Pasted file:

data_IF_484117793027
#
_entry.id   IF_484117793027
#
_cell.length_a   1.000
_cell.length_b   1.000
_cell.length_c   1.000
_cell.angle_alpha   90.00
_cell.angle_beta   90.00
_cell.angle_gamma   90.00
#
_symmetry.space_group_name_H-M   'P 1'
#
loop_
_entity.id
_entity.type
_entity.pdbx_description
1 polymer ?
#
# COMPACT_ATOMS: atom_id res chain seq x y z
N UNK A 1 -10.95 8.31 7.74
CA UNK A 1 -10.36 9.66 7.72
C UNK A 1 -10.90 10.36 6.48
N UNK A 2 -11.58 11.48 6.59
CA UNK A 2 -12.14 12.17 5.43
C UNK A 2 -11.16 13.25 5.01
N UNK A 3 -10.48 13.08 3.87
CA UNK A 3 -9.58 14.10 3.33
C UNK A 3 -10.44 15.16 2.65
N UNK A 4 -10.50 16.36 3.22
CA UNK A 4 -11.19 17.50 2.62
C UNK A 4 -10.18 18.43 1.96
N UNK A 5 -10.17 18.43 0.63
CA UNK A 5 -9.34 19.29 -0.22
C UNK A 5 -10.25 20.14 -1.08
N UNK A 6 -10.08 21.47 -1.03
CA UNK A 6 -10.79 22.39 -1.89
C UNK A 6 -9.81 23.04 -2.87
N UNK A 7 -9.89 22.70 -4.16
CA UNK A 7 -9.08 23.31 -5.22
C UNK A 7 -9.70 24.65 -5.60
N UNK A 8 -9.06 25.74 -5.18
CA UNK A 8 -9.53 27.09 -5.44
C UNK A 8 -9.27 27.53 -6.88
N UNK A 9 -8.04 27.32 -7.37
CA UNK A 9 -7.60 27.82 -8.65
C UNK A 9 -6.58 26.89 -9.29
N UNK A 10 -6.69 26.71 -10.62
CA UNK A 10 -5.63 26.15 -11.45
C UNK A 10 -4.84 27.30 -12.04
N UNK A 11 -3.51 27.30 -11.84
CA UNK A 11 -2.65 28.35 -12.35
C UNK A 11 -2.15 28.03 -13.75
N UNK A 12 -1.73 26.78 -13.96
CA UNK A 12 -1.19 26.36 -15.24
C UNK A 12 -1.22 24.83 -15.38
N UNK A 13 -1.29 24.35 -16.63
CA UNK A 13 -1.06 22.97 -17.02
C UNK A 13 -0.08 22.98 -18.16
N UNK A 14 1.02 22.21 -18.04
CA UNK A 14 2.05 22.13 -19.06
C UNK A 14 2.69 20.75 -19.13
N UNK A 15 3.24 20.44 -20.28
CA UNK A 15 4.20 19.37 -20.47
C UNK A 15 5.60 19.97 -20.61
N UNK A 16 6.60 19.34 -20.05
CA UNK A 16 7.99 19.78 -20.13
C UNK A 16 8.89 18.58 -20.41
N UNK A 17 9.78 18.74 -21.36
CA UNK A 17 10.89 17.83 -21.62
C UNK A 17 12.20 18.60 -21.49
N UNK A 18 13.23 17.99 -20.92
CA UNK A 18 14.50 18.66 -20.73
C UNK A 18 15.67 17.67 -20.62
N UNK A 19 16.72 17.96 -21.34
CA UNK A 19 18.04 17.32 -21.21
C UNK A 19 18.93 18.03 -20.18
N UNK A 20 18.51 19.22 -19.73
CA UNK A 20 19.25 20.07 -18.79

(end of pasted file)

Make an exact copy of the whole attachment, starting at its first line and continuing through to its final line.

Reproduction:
data_IF_484117793027
#
_entry.id   IF_484117793027
#
_cell.length_a   1.000
_cell.length_b   1.000
_cell.length_c   1.000
_cell.angle_alpha   90.00
_cell.angle_beta   90.00
_cell.angle_gamma   90.00
#
_symmetry.space_group_name_H-M   'P 1'
#
loop_
_entity.id
_entity.type
_entity.pdbx_description
1 polymer ?
#
# COMPACT_ATOMS: atom_id res chain seq x y z
N UNK A 1 -10.95 8.31 7.74
CA UNK A 1 -10.36 9.66 7.72
C UNK A 1 -10.90 10.36 6.48
N UNK A 2 -11.58 11.48 6.59
CA UNK A 2 -12.14 12.17 5.43
C UNK A 2 -11.16 13.25 5.01
N UNK A 3 -10.48 13.08 3.87
CA UNK A 3 -9.58 14.10 3.33
C UNK A 3 -10.44 15.16 2.65
N UNK A 4 -10.50 16.36 3.22
CA UNK A 4 -11.19 17.50 2.62
C UNK A 4 -10.18 18.43 1.96
N UNK A 5 -10.17 18.43 0.63
CA UNK A 5 -9.34 19.29 -0.22
C UNK A 5 -10.25 20.14 -1.08
N UNK A 6 -10.08 21.47 -1.03
CA UNK A 6 -10.79 22.39 -1.89
C UNK A 6 -9.81 23.04 -2.87
N UNK A 7 -9.89 22.70 -4.16
CA UNK A 7 -9.08 23.31 -5.22
C UNK A 7 -9.70 24.65 -5.60
N UNK A 8 -9.06 25.74 -5.18
CA UNK A 8 -9.53 27.09 -5.44
C UNK A 8 -9.27 27.53 -6.88
N UNK A 9 -8.04 27.32 -7.37
CA UNK A 9 -7.60 27.82 -8.65
C UNK A 9 -6.58 26.89 -9.29
N UNK A 10 -6.69 26.71 -10.62
CA UNK A 10 -5.63 26.15 -11.45
C UNK A 10 -4.84 27.30 -12.04
N UNK A 11 -3.51 27.30 -11.84
CA UNK A 11 -2.65 28.35 -12.35
C UNK A 11 -2.15 28.03 -13.75
N UNK A 12 -1.73 26.78 -13.96
CA UNK A 12 -1.19 26.36 -15.24
C UNK A 12 -1.22 24.83 -15.38
N UNK A 13 -1.29 24.35 -16.63
CA UNK A 13 -1.06 22.97 -17.02
C UNK A 13 -0.08 22.98 -18.16
N UNK A 14 1.02 22.21 -18.04
CA UNK A 14 2.05 22.13 -19.06
C UNK A 14 2.69 20.75 -19.13
N UNK A 15 3.24 20.44 -20.28
CA UNK A 15 4.20 19.37 -20.47
C UNK A 15 5.60 19.97 -20.61
N UNK A 16 6.60 19.34 -20.05
CA UNK A 16 7.99 19.78 -20.13
C UNK A 16 8.89 18.58 -20.41
N UNK A 17 9.78 18.74 -21.36
CA UNK A 17 10.89 17.83 -21.62
C UNK A 17 12.20 18.60 -21.49
N UNK A 18 13.23 17.99 -20.92
CA UNK A 18 14.50 18.66 -20.73
C UNK A 18 15.67 17.67 -20.62
N UNK A 19 16.72 17.96 -21.34
CA UNK A 19 18.04 17.32 -21.21
C UNK A 19 18.93 18.03 -20.18
N UNK A 20 18.51 19.22 -19.73
CA UNK A 20 19.25 20.07 -18.79